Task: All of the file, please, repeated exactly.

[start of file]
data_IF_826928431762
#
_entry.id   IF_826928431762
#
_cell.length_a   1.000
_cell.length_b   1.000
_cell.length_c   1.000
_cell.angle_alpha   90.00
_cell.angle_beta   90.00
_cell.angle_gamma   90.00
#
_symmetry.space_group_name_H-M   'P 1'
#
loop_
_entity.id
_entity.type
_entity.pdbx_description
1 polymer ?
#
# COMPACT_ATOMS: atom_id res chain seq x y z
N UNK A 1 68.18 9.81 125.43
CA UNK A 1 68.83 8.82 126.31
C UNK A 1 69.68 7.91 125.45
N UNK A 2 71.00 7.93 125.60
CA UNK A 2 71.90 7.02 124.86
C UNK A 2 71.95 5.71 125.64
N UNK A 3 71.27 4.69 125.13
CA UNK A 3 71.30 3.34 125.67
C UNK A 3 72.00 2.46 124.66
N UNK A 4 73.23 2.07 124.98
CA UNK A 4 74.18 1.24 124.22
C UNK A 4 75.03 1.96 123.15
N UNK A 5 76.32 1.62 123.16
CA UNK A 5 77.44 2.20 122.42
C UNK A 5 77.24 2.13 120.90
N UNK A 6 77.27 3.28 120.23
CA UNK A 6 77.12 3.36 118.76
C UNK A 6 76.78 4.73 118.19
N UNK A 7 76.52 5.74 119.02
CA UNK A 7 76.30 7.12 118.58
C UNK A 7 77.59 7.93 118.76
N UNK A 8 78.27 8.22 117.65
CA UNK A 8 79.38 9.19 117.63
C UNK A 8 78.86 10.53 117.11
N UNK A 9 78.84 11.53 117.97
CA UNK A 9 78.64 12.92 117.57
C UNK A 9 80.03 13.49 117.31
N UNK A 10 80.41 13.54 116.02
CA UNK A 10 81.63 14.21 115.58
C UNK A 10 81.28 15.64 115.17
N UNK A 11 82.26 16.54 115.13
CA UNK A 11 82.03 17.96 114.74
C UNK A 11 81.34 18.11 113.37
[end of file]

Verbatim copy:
data_IF_826928431762
#
_entry.id   IF_826928431762
#
_cell.length_a   1.000
_cell.length_b   1.000
_cell.length_c   1.000
_cell.angle_alpha   90.00
_cell.angle_beta   90.00
_cell.angle_gamma   90.00
#
_symmetry.space_group_name_H-M   'P 1'
#
loop_
_entity.id
_entity.type
_entity.pdbx_description
1 polymer ?
#
# COMPACT_ATOMS: atom_id res chain seq x y z
N UNK A 1 68.18 9.81 125.43
CA UNK A 1 68.83 8.82 126.31
C UNK A 1 69.68 7.91 125.45
N UNK A 2 71.00 7.93 125.60
CA UNK A 2 71.90 7.02 124.86
C UNK A 2 71.95 5.71 125.64
N UNK A 3 71.27 4.69 125.13
CA UNK A 3 71.30 3.34 125.67
C UNK A 3 72.00 2.46 124.66
N UNK A 4 73.23 2.07 124.98
CA UNK A 4 74.18 1.24 124.22
C UNK A 4 75.03 1.96 123.15
N UNK A 5 76.32 1.62 123.16
CA UNK A 5 77.44 2.20 122.42
C UNK A 5 77.24 2.13 120.90
N UNK A 6 77.27 3.28 120.23
CA UNK A 6 77.12 3.36 118.76
C UNK A 6 76.78 4.73 118.19
N UNK A 7 76.52 5.74 119.02
CA UNK A 7 76.30 7.12 118.58
C UNK A 7 77.59 7.93 118.76
N UNK A 8 78.27 8.22 117.65
CA UNK A 8 79.38 9.19 117.63
C UNK A 8 78.86 10.53 117.11
N UNK A 9 78.84 11.53 117.97
CA UNK A 9 78.64 12.92 117.57
C UNK A 9 80.03 13.49 117.31
N UNK A 10 80.41 13.54 116.02
CA UNK A 10 81.63 14.21 115.58
C UNK A 10 81.28 15.64 115.17
N UNK A 11 82.26 16.54 115.13
CA UNK A 11 82.03 17.96 114.74
C UNK A 11 81.34 18.11 113.37